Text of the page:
Banbury Guardian review of the year

As we settle into 2020 we take a look back at some of the highs and lows of a news packed 2019 which has featured ancient treasures, world record attempts and celebrity visits.

Friday, 3rd January 2020, 9:38 am
We started the year off with the Hornton Hoard

January:

The new year kicked off like it always does – the Queen’s New Year Honours List. Chipping Warden fundraiser Barbara Bartlett received a British Empire Medal (BEM) for services to the community and a former chairman of governors at Frank Wise School, Douglas Seymour, was made an MBE.

In the same month, Banbury received word that the Hornton Hoard – a collection of Anglo-Saxon jewellery – was to be brought back to the town for an extended exhibition. The jewellery, which was retrieved from the ‘tunnel grave’ of a high-status Anglo-Saxon woman, had spent years at the British Museum.

In April we bid a sad farewell to a true Banbury legend - Mr Brian Little

Plus new plans for employment space at Junction 11 of the M40 made a return – but without the motorway services component.

February:

Our first edition for the month revealed a Banbury Pride event was in the works, with a Brazilian theme. The event was cancelled in the end, but there are plans to run one in 2020.

For our February 14 edition, the Banbury Guardian got an exclusive look at the Castle Quay 2 development when artist’s impressions were released and Banburyshire’s reputation for being a source for historical artefacts received a boost.

June saw the announcement of Lock29 in Castle Quay due to open in March

A hoard of 440 silver denarii coins was discovered in a pot buried under a building in Edge Hill in 2015, but was made public in February.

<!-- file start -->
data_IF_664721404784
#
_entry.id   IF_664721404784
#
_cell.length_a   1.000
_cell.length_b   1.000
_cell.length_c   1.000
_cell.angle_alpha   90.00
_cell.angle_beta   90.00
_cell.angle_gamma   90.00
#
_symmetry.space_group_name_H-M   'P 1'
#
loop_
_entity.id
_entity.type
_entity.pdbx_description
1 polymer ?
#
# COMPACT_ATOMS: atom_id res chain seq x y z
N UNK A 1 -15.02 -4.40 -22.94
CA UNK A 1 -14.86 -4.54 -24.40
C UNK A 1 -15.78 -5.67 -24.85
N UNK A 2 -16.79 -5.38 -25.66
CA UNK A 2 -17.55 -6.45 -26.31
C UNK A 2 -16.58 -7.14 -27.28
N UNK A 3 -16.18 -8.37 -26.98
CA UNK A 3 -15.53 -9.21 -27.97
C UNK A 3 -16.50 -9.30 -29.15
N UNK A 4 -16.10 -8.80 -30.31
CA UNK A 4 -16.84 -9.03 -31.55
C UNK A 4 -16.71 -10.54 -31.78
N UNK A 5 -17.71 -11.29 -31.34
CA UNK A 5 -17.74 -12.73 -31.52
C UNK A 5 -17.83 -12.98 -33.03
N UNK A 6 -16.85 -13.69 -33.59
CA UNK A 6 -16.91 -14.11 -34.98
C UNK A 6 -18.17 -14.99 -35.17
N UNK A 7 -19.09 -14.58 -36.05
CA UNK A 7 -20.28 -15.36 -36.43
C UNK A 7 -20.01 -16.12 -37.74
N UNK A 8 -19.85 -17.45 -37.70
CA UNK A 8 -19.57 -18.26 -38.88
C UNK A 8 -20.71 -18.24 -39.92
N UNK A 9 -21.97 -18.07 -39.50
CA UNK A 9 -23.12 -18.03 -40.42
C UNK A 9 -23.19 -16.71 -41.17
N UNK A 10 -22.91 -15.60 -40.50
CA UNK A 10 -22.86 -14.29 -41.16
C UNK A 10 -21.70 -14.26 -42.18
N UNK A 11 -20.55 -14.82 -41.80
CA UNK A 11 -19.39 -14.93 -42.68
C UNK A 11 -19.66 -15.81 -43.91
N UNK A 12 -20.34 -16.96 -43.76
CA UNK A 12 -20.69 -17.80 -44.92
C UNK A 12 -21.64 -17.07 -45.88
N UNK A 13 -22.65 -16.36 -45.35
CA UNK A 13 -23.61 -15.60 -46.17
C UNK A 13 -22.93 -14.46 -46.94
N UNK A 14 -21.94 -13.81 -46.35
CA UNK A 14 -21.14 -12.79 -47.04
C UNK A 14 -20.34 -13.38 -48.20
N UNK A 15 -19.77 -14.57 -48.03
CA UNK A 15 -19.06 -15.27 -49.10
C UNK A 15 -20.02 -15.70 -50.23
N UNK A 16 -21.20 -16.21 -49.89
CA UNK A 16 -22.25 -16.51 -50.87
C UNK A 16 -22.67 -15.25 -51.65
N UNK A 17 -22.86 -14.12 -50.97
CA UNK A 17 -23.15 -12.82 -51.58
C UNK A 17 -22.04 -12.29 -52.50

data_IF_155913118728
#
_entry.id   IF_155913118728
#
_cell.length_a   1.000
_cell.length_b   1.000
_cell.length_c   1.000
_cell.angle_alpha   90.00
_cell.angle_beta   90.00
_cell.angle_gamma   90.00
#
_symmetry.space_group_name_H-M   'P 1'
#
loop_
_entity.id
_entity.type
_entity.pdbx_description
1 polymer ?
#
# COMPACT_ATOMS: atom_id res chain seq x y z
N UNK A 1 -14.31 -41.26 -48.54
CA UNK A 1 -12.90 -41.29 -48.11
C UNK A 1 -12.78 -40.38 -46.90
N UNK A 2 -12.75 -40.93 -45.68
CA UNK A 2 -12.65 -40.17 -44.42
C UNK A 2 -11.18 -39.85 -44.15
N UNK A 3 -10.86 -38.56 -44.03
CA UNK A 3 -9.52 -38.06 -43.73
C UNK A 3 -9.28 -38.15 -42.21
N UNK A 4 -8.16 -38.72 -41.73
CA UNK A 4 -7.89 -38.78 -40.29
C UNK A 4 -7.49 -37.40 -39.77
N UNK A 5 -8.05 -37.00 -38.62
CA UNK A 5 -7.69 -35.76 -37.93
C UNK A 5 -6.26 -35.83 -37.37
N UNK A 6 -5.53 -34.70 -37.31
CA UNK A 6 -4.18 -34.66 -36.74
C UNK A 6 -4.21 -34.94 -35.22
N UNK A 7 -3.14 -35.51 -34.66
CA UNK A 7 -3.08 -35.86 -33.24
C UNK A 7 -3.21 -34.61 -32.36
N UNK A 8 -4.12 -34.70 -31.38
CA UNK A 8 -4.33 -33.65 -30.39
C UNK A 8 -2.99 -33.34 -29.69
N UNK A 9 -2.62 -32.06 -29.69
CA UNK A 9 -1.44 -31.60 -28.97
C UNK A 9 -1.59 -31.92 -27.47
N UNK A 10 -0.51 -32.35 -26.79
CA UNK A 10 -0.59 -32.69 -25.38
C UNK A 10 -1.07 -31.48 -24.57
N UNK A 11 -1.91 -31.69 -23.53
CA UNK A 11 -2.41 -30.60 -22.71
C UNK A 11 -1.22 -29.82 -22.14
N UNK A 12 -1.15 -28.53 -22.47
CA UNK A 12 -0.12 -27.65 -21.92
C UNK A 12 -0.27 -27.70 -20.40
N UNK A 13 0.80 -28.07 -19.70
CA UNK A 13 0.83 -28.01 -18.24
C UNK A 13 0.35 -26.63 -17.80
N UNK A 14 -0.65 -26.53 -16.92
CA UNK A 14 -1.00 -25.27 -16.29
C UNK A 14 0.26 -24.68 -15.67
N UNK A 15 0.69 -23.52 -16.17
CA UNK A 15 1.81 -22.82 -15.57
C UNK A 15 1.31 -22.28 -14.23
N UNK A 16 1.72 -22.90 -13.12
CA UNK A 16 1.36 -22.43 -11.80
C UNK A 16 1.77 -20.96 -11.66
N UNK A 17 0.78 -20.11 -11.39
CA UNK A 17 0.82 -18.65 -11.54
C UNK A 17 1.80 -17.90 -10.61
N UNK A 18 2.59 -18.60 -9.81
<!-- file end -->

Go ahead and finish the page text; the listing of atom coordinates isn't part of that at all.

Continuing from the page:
A fundraising campaign was launched by Warks County Council to have it displayed in Warwick.

March:

TV presenter and Radio Horton president John Craven gave a rousing speech about the importance of the Horton Hospital during a visit. He said: “I can’t imagine what this community in Banbury would be like without this hospital.”

Jack Ramsay, son of Gordon, stayed in Bretch Hill for a week in August

A bowling alley which was the result of a decade-long campaign closed its doors. The bowling alley was owned by MFA Bowl Ltd, and has since been bought and has re-opened.

MPs and doctors spoke out against the outsourcing of the county’s specialist cancer scanning service to a private company.

Plus the residents of a terraced home on Bloxham Road had a bit of a surprise when they found a bus shelterhad been installed in their front garden. The shelter was eventually moved.

April:

Stuart Connor went for a record in September

Tributes were paid to the BG’s nostalgia columnist Brian Little – also known as Mr Banbury – when he passed away. His wife, Margaret, said: “You could never go anywhere where you wouldn’t be stopped by somebody – going to Sainsbury’s was a nightmare as someone always wanted to talk about one of his articles.”